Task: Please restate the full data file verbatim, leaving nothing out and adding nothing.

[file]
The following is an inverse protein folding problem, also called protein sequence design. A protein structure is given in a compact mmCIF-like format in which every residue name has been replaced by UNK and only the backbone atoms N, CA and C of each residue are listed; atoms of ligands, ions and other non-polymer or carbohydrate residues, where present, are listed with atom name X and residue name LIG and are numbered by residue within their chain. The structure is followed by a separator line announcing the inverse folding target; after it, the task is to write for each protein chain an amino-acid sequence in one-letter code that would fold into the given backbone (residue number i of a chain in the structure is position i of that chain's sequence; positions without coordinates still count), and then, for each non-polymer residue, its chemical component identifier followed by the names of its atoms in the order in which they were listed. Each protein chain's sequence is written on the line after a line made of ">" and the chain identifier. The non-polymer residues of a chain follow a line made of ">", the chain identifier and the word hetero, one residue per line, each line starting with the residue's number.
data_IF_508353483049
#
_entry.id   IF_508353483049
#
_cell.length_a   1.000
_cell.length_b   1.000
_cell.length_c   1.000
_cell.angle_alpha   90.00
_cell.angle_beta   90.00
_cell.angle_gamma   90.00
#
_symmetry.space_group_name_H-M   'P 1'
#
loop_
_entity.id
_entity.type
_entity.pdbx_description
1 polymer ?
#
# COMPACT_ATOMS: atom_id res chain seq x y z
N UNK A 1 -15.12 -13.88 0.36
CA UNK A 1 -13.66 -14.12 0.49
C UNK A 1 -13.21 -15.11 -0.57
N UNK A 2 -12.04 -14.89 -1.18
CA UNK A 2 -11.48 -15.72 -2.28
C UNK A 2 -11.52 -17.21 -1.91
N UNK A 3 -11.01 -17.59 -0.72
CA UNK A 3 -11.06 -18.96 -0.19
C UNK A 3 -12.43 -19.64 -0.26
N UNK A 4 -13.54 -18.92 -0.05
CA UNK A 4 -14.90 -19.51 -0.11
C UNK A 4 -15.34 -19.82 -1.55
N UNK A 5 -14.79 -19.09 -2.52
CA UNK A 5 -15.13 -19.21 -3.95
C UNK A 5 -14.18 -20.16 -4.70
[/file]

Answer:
The following is an inverse protein folding problem, also called protein sequence design. A protein structure is given in a compact mmCIF-like format in which every residue name has been replaced by UNK and only the backbone atoms N, CA and C of each residue are listed; atoms of ligands, ions and other non-polymer or carbohydrate residues, where present, are listed with atom name X and residue name LIG and are numbered by residue within their chain. The structure is followed by a separator line announcing the inverse folding target; after it, the task is to write for each protein chain an amino-acid sequence in one-letter code that would fold into the given backbone (residue number i of a chain in the structure is position i of that chain's sequence; positions without coordinates still count), and then, for each non-polymer residue, its chemical component identifier followed by the names of its atoms in the order in which they were listed. Each protein chain's sequence is written on the line after a line made of ">" and the chain identifier. The non-polymer residues of a chain follow a line made of ">", the chain identifier and the word hetero, one residue per line, each line starting with the residue's number.
data_IF_508353483049
#
_entry.id   IF_508353483049
#
_cell.length_a   1.000
_cell.length_b   1.000
_cell.length_c   1.000
_cell.angle_alpha   90.00
_cell.angle_beta   90.00
_cell.angle_gamma   90.00
#
_symmetry.space_group_name_H-M   'P 1'
#
loop_
_entity.id
_entity.type
_entity.pdbx_description
1 polymer ?
#
# COMPACT_ATOMS: atom_id res chain seq x y z
N UNK A 1 -15.12 -13.88 0.36
CA UNK A 1 -13.66 -14.12 0.49
C UNK A 1 -13.21 -15.11 -0.57
N UNK A 2 -12.04 -14.89 -1.18
CA UNK A 2 -11.48 -15.72 -2.28
C UNK A 2 -11.52 -17.21 -1.91
N UNK A 3 -11.01 -17.59 -0.72
CA UNK A 3 -11.06 -18.96 -0.19
C UNK A 3 -12.43 -19.64 -0.26
N UNK A 4 -13.54 -18.92 -0.05
CA UNK A 4 -14.90 -19.51 -0.11
C UNK A 4 -15.34 -19.82 -1.55
N UNK A 5 -14.79 -19.09 -2.52
CA UNK A 5 -15.13 -19.21 -3.95
C UNK A 5 -14.18 -20.16 -4.70